Wednesday, April 1, 2015

Kumiko, the Treasure Hunter (opens in Cleveland April 3rd at the Capitol Theatre)

[KUMIKO, THE TREASURE HUNTER opens in Cleveland on Friday April 3rd exclusively at the Capitol Theatre.]

Review by Pamela Zoslov

I was immersed in the first season of Fargo, the television series based on the Coen Brothers' landmark 1996 film, when KUMIKO, THE TREASURE HUNTER fell into my hands. The film, directed and co-written by David Zellner and his brother, Nathan,, explores FARGO's influence from a new angle: the supposedly true story of a Japanese woman who froze to death in pursuit of the buried ransom money shown in the movie. It's strange, isn't it, that the Coens' bleak, snow-swept Minnesota landscape, with its bland, folksy inhabitants, has inspired its own mythos, still resounding nearly twenty years later.


The film centers on Kumiko, a Tokyo woman of fertile imagination who is unhappily employed as an “Office Lady,” or “OL.” Kumiko works for a nasty executive who makes her perform menial tasks like picking up his dry cleaning, and chides her for being an old spinster at 29. Kumiko takes subversive revenge by spitting in her boss' daily tea. She doesn't fit in with the other “OL” girls, who chatter on about makeup and marriage. Her mother phones her frequently to chastise her for not dating and refusing to move back home.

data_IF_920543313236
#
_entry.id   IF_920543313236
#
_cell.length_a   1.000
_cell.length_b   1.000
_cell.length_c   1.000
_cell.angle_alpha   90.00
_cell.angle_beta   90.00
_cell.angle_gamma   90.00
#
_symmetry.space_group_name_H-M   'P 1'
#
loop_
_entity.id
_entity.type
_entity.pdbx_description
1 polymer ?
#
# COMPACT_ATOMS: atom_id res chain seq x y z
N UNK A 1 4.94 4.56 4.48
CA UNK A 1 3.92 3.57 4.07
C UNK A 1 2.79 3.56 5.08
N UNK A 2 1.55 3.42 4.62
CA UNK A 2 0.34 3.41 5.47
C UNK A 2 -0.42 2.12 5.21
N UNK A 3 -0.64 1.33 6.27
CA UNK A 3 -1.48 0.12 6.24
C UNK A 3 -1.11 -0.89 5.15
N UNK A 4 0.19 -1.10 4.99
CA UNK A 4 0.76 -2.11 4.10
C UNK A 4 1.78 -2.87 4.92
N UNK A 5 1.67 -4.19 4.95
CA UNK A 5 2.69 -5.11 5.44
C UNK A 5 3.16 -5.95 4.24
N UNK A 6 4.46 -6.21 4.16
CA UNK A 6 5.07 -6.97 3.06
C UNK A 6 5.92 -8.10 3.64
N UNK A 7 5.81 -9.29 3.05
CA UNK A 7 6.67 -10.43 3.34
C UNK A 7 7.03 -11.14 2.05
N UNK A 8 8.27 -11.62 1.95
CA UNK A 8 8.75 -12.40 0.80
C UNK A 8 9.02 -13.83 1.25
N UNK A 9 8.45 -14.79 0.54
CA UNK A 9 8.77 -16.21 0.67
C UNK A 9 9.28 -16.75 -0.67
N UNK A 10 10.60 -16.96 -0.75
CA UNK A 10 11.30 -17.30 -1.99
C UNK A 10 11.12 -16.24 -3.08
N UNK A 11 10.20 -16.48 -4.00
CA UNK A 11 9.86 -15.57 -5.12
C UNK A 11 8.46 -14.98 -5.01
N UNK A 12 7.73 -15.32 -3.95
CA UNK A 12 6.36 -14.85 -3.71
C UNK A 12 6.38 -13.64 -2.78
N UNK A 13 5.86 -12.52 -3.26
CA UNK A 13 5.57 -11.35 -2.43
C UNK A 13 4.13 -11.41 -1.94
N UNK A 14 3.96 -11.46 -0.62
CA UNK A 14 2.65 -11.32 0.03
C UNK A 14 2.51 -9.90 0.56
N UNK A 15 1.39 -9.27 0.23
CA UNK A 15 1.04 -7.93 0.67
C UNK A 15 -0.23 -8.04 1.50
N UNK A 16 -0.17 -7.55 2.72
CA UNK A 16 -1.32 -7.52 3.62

Kumiko imagines herself an explorer, and one day she unearths a battered VHS tape of FARGO, which she comes to believe contains important clues. A scene in which kidnapers bury a valise full of cash particularly interests her, and she determines that it's her mission to unearth the money. “I am like a Spanish Conquistador,” she tells a library security man who has caught her trying to steal an atlas. “I recently learned of untold riches hidden deep in the Americas from an American motion picture,” she asserts. “It's my destiny.”

Armed with a hand-embroidered map and only a few words of English, Kumiko takes off on her quest to Minnesota, USA, where she is helped by various well-meaning, Coen-type Minnesotans who can't quite understand why she's there. She crosses paths with a lonely widow, who offers her a warm bed and tells her “solitude is just fancy loneliness.” A kind sheriff's deputy tries to help her by buying her a meal and a thrift-store parka. He tries to reason with her, saying that the Coens' movie is “not real, just pretend, like entertainment.” With its sensitive portraits of the denizens of America's heartland, the story evokes not only FARGO but also NEBRASKA, whose director, Alexander Payne, is a producer of this film. Like Payne's film, it's the story of a naïf in implacable pursuit of an illusory treasure.

Quiet, evocatively photographed, and sensitively acted, it's an exquisite little film. As Kumiko, Rinko Kikuchi (who was in BABEL) is marvelously restrained and sympathetic, even when her character's behavior is beyond the pale. The electronic score, by Austin, Texas' Octopus Project, adds emotional resonance. 4 out of 4 stars.



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